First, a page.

Evening grosbeak invasion

A male evening grosbeak perches on a chinese pistache tree and feeds on the many small nuts
A male evening grosbeak perches on a chinese pistache tree and feeds on the many small nuts. Canon 800mm f/5.6L IS lens with the EOS-7D. ISO 800. Evaluative metering 0 EV: 1/800 sec. at f/8

This winter, Santa Clara Valley was lucky enough to see several groups of evening grosbeaks take up residence is a couple of predictable locations. Word quickly spread throughout the birding and bird photographer communities. This species is not very common for this area, so it was a first time bird for many who found them (including me!) The grosbeaks returned to the same general area day after day for several months, providing everyone with great viewing and photo opportunities.

A male evening grosbeak perches on a chinese pistache tree next to a small branch full of food to eat
A male evening grosbeak perches on a chinese pistache tree next to a small branch full of food to eat. Canon 800mm f/5.6L IS lens with the EOS-7D. ISO 800. Evaluative metering 0 EV: 1/800 sec. at f/8

These photographs were all taken on the same day on the grounds of a technology firm. (Even the technology parks of Silicon Valley have their share of wildlife!) This particular gross (yes, a group of grosbeaks is called a “gross”) had about 20 females and 3 males. They flew between a number of chinese pistache trees within the same area. Between the flurry of activity and the loud noise of nuts cracking in their beaks, they resembled a swarm of locusts, stripping one tree bare and then moving on to the next.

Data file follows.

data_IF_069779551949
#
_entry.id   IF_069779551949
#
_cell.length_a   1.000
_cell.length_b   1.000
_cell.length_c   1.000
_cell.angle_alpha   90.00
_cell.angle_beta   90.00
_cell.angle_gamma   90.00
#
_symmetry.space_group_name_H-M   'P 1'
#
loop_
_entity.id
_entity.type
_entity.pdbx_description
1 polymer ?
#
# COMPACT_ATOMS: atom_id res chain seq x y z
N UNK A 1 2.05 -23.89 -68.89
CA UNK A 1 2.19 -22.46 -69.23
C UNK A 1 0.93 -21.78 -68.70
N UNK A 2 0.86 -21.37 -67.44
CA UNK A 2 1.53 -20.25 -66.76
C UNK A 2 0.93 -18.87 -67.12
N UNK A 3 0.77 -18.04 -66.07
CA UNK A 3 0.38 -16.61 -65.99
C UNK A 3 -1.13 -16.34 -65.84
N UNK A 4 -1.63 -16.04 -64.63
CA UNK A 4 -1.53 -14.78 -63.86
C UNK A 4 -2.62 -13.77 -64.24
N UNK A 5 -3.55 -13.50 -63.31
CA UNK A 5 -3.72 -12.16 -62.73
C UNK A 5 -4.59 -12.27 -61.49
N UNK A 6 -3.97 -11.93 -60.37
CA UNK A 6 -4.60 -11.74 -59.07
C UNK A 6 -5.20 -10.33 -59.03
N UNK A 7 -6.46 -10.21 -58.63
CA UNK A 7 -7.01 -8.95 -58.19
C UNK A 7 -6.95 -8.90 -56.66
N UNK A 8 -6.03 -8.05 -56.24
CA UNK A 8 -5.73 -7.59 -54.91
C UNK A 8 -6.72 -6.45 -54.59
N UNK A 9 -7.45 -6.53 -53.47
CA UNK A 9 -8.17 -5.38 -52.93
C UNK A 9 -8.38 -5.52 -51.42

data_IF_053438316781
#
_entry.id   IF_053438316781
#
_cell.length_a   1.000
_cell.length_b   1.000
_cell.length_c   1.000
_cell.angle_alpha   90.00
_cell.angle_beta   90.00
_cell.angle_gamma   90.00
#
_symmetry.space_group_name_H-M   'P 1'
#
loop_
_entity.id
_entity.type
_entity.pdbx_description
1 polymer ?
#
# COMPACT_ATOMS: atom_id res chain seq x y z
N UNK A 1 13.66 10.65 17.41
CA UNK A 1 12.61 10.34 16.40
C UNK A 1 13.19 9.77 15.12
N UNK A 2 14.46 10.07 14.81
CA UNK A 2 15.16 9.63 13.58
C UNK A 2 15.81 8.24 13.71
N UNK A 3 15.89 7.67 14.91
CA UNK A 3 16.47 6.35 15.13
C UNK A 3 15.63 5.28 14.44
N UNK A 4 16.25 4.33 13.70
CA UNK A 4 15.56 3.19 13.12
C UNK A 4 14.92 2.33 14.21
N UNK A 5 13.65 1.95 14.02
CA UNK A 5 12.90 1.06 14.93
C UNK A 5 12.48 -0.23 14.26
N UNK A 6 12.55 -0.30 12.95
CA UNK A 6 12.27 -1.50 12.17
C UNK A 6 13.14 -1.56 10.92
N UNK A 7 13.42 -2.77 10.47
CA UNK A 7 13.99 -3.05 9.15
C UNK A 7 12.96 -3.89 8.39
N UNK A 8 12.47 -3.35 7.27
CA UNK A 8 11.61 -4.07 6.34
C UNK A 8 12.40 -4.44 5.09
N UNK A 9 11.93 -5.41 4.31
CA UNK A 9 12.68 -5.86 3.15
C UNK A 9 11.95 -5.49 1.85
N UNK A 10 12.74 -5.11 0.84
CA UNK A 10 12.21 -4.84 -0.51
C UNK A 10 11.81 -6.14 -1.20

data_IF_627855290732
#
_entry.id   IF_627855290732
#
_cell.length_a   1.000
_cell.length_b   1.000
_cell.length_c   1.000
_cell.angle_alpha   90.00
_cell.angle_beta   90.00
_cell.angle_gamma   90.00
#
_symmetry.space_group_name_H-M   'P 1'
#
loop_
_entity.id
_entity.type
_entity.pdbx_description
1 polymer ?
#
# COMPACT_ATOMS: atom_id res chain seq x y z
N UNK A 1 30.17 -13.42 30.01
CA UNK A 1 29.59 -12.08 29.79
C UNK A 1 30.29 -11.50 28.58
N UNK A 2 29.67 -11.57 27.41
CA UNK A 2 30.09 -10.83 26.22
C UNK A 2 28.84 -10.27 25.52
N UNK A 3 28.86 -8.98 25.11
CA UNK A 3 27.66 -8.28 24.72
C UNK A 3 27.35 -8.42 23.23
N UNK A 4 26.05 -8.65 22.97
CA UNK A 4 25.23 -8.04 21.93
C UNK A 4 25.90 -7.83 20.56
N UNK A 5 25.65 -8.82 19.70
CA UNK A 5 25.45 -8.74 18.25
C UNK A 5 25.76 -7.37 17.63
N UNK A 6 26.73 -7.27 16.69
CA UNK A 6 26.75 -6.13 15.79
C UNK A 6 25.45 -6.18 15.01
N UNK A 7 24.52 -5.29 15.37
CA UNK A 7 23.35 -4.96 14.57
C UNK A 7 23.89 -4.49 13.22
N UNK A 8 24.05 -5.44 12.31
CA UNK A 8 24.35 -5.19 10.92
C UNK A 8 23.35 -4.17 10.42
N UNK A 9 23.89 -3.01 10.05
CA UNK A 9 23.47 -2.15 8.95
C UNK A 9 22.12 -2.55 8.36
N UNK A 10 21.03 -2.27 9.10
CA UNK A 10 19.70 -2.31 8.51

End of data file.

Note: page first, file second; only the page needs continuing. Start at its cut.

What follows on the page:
They would do just about anything to get at the tree’s food. It was amazing to watch them hang almost completely upside-down from a branch in order to reach the nuts. Here a female shows her perching skills.

A female evening grosbeak hangs upside down from a branch of a chinese pistache tree in order to reach some nuts
A female evening grosbeak hangs upside down from a branch of a chinese pistache tree in order to reach some nuts. Canon 800mm f/5.6L IS lens with the EOS-7D. ISO 800. Evaluative metering 0 EV: 1/800 sec. at f/8

Not to be outdone, the males could dangle just as well.

A male evening grosbeak shows off his perching skills
A male evening grosbeak shows off his perching skills. Canon 800mm f/5.6L IS lens with the EOS-7D. ISO 800. Evaluative metering 0 EV: 1/1600 sec. at f/8

Overall, I spent about an hour following these birds from tree to tree. When I finally left, they seemed just as energetic as when I arrived. It was a treat to see this rarity, especially in such numbers.